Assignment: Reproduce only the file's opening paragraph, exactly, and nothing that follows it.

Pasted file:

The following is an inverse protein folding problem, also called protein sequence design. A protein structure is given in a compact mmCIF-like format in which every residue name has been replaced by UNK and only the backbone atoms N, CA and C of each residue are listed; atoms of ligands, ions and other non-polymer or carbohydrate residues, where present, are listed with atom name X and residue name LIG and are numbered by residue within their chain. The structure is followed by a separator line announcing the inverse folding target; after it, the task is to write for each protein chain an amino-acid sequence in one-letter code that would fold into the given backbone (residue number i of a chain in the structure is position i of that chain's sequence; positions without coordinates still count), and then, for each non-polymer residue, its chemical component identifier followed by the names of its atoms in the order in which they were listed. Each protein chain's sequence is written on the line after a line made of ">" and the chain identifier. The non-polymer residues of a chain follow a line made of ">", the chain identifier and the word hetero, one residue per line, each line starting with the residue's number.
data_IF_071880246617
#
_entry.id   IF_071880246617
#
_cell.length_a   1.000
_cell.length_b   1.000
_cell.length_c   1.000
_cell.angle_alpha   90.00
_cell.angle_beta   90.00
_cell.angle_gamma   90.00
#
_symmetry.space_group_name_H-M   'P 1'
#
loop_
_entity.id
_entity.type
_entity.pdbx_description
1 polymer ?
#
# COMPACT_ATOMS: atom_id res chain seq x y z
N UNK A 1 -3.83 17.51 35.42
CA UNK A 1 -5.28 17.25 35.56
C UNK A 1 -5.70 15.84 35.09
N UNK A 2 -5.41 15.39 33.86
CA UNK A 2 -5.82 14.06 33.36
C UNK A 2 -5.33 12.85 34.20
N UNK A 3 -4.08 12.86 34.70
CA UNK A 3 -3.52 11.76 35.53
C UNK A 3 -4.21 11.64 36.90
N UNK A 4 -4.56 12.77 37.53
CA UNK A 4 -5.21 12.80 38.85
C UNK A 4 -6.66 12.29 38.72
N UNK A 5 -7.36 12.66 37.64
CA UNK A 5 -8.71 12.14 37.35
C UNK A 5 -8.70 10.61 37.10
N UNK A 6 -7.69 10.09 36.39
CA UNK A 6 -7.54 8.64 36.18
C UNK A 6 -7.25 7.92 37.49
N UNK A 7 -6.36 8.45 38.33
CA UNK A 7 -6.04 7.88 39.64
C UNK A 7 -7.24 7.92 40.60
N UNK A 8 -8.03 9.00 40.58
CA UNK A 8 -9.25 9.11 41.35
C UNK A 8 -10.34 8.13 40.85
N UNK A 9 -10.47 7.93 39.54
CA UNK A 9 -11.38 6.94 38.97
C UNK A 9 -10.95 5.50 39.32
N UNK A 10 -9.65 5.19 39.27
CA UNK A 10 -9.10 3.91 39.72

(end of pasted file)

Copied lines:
The following is an inverse protein folding problem, also called protein sequence design. A protein structure is given in a compact mmCIF-like format in which every residue name has been replaced by UNK and only the backbone atoms N, CA and C of each residue are listed; atoms of ligands, ions and other non-polymer or carbohydrate residues, where present, are listed with atom name X and residue name LIG and are numbered by residue within their chain. The structure is followed by a separator line announcing the inverse folding target; after it, the task is to write for each protein chain an amino-acid sequence in one-letter code that would fold into the given backbone (residue number i of a chain in the structure is position i of that chain's sequence; positions without coordinates still count), and then, for each non-polymer residue, its chemical component identifier followed by the names of its atoms in the order in which they were listed. Each protein chain's sequence is written on the line after a line made of ">" and the chain identifier. The non-polymer residues of a chain follow a line made of ">", the chain identifier and the word hetero, one residue per line, each line starting with the residue's number.